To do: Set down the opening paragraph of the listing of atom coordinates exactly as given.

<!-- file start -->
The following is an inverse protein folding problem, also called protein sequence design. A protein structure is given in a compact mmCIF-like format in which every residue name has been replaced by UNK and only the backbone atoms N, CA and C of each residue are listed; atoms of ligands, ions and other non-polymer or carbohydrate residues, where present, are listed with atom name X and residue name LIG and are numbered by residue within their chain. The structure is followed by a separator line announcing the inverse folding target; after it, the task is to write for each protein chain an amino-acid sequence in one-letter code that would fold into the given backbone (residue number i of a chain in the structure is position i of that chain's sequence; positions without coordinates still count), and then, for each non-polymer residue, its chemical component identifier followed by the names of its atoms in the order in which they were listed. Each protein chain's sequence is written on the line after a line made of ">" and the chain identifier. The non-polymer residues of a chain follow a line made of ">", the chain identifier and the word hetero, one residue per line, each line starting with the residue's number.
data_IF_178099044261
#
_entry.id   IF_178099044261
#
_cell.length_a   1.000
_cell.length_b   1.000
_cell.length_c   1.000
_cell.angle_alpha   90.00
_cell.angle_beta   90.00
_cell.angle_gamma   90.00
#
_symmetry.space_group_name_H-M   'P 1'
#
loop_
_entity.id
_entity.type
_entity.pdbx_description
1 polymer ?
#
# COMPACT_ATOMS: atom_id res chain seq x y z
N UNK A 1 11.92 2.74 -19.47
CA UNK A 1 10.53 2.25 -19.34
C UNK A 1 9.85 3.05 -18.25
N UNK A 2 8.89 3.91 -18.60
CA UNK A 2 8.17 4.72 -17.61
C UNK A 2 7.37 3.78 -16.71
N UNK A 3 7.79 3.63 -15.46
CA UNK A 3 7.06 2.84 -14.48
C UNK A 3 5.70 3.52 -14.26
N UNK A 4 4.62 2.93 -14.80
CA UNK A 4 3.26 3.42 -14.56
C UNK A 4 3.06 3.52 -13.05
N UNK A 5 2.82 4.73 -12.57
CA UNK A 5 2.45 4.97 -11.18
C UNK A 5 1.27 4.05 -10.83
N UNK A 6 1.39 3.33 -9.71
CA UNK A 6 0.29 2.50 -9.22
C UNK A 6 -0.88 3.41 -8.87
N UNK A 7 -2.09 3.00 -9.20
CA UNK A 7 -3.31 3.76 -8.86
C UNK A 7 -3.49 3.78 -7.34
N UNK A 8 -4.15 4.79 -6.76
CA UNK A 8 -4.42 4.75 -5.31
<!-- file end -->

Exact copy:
The following is an inverse protein folding problem, also called protein sequence design. A protein structure is given in a compact mmCIF-like format in which every residue name has been replaced by UNK and only the backbone atoms N, CA and C of each residue are listed; atoms of ligands, ions and other non-polymer or carbohydrate residues, where present, are listed with atom name X and residue name LIG and are numbered by residue within their chain. The structure is followed by a separator line announcing the inverse folding target; after it, the task is to write for each protein chain an amino-acid sequence in one-letter code that would fold into the given backbone (residue number i of a chain in the structure is position i of that chain's sequence; positions without coordinates still count), and then, for each non-polymer residue, its chemical component identifier followed by the names of its atoms in the order in which they were listed. Each protein chain's sequence is written on the line after a line made of ">" and the chain identifier. The non-polymer residues of a chain follow a line made of ">", the chain identifier and the word hetero, one residue per line, each line starting with the residue's number.